Most people associate the term communication with spoken language, words, and linguistic expression. However, the field of communication also includes non-verbal behavior, also known as body language. More specifically, non-verbal behavior is communication that is non-linguistic, non-vocal and solely focused on one’s behavior (Burgoon, Guerrero & Manusov, 2011). This could mean facial expressions, body gestures, eye contact, or even physical appearance. Often, people don’t even realize that they are behaving a certain way because it’s a natural and cognitive reaction to what they’ve heard or seen. As basic as human behaviors may seem though, they are also complex, and there are many different types of non-verbal behaviors (citation). Some are used to voice opinions, some are used as emotional symbols or support, and some are simply reactions. A simple pat on the back or thumbs up given to a fellow colleague can represent a multitude of positive emotions. Whereas a disgusted or confused look on one’s face may imply a negative connotation. Each behavior has a different meaning, and are hardly noticed unless given a specific task to analyze and observe them.
Diving into the specific types of these behaviors, it is clear that a lot of humans share similar behaviors. This isn’t a surprise though, because the actions are natural responses to one’s surroundings. Only once the responses are linked to a social norm or conformity, does it start to become more culture specific, and perhaps learned (Bonaccio, Silvia, et al, 2016). Each type of body language has its own function, or meaning, that indicates different thoughts or feelings.
This brings attention to the first function of non-verbal behaviors, which is the displaying of personal attributes without vocalizing them (Ambady, Bernieri et al, 2000). During this function, people often make quick judgements of other’s appearances to infer their true personality. Although this may sound controversial, studies done at the University of Waterloo by Nalini Ambady, Frank Bernieri & Jennifer Richeson proved that these small judgements based off non-verbal behaviors were accurate. The specific study looked at observing these non-verbal behaviors during social situations or job interviews to infer one’s work motivation. One example given was when during an interview, a handshake being firm and brief implied that the company had welcoming and comforting employers. Whereas in a social situation, someone showing no positive emotions on the outside, such as smiling or head nodding, implied a less amicable person to work with. This work motivation study, although questionable at first, proved that small judgements of body language can say a lot about a person and their attributes.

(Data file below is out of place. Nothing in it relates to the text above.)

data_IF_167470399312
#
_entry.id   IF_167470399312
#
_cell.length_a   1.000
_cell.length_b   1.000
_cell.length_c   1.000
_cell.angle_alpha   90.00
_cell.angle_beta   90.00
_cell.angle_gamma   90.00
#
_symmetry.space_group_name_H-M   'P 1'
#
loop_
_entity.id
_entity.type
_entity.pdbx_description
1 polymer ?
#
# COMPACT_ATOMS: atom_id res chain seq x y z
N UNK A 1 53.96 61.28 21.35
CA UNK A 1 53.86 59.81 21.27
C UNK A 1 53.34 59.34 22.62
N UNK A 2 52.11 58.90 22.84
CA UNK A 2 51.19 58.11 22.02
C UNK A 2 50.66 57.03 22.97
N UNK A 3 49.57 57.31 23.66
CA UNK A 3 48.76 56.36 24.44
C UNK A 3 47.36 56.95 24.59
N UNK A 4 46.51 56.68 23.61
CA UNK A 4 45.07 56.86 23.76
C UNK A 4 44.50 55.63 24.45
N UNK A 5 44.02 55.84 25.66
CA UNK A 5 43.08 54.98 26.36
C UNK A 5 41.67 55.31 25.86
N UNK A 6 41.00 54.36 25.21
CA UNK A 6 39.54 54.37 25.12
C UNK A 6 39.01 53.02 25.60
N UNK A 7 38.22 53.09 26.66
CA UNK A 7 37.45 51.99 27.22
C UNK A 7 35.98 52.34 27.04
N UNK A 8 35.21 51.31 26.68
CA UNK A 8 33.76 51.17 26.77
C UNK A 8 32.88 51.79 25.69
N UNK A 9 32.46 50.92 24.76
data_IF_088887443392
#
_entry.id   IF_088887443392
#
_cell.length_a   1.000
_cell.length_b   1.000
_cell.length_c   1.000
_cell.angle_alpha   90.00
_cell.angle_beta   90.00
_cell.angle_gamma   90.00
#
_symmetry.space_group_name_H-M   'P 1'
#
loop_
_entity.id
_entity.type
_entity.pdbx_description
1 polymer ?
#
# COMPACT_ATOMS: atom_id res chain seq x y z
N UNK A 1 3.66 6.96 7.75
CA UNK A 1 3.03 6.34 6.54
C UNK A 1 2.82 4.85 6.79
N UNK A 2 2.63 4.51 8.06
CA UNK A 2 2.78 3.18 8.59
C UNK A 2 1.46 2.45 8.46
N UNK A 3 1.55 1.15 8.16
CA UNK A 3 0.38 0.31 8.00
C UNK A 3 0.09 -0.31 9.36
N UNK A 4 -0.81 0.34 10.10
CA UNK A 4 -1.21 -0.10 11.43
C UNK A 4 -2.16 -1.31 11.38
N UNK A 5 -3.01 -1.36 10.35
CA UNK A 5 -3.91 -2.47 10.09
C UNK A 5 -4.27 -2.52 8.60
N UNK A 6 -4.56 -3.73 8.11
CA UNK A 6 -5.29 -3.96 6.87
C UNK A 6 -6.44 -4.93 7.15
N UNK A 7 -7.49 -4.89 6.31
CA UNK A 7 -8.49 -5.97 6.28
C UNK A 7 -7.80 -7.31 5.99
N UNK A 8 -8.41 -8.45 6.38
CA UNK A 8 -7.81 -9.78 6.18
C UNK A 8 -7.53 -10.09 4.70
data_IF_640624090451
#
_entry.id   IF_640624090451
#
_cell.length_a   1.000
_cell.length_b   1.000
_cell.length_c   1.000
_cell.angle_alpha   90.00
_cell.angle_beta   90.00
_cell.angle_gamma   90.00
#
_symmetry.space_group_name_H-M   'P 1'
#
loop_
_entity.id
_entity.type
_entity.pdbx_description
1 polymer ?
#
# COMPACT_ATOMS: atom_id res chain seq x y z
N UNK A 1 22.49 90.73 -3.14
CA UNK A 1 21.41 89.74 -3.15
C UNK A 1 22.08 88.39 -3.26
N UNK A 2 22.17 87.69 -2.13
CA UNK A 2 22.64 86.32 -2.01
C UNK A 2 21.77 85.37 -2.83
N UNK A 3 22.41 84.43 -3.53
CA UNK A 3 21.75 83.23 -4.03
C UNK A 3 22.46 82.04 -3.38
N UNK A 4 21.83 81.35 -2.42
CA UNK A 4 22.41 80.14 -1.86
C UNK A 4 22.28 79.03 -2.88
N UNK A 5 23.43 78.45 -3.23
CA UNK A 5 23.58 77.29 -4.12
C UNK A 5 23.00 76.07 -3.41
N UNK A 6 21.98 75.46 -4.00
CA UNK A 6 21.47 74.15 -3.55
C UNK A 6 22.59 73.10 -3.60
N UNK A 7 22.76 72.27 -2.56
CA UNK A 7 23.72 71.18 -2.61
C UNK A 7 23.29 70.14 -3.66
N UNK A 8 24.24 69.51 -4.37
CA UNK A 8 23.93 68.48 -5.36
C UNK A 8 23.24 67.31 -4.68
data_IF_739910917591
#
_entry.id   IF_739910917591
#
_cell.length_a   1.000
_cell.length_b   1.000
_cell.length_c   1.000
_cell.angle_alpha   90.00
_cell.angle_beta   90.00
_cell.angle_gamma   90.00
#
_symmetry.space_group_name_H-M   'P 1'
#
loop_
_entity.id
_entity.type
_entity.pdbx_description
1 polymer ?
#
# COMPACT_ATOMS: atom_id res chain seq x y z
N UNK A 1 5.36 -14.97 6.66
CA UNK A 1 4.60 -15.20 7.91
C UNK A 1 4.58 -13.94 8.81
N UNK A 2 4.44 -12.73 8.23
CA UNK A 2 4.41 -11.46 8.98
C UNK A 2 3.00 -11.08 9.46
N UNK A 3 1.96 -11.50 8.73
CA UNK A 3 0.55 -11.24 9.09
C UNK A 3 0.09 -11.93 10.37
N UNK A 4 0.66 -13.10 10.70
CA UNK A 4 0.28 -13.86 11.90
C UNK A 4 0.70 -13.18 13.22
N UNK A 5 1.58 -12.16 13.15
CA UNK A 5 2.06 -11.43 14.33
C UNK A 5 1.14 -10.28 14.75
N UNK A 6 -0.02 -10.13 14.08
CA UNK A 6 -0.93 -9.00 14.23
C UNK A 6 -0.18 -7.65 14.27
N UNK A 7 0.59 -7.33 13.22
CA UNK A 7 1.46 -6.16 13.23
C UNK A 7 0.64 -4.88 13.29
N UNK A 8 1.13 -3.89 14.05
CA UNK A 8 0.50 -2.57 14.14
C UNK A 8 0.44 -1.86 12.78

The second function addresses the exercising of social control or creating a sense of hierarchy with non-verbal behaviors. More specifically, how different styles of body language can imply a sense of control and make people feel less capable. Although this may sound harsh, it is reality, and these types of non-verbal behaviors can be more obvious, because they can create a sense of hierarchy and in that case will be more apparent. Often this is seen at the workplace, when someone with a higher position for example is debriefing the other employees. In that situation, there is something known as the “power posture”, that is a combination of facial expressions, physical size, vocal pitch and body posture that results in the most effective way to get people’s attention and seem the most powerful in the room (Burgoon & Dunbar, 2006). Being a very active and open speaker will entrance people, and guarantee that the smiling, assuring facial expressions, and broad posture all add up to the level of power that person may hold.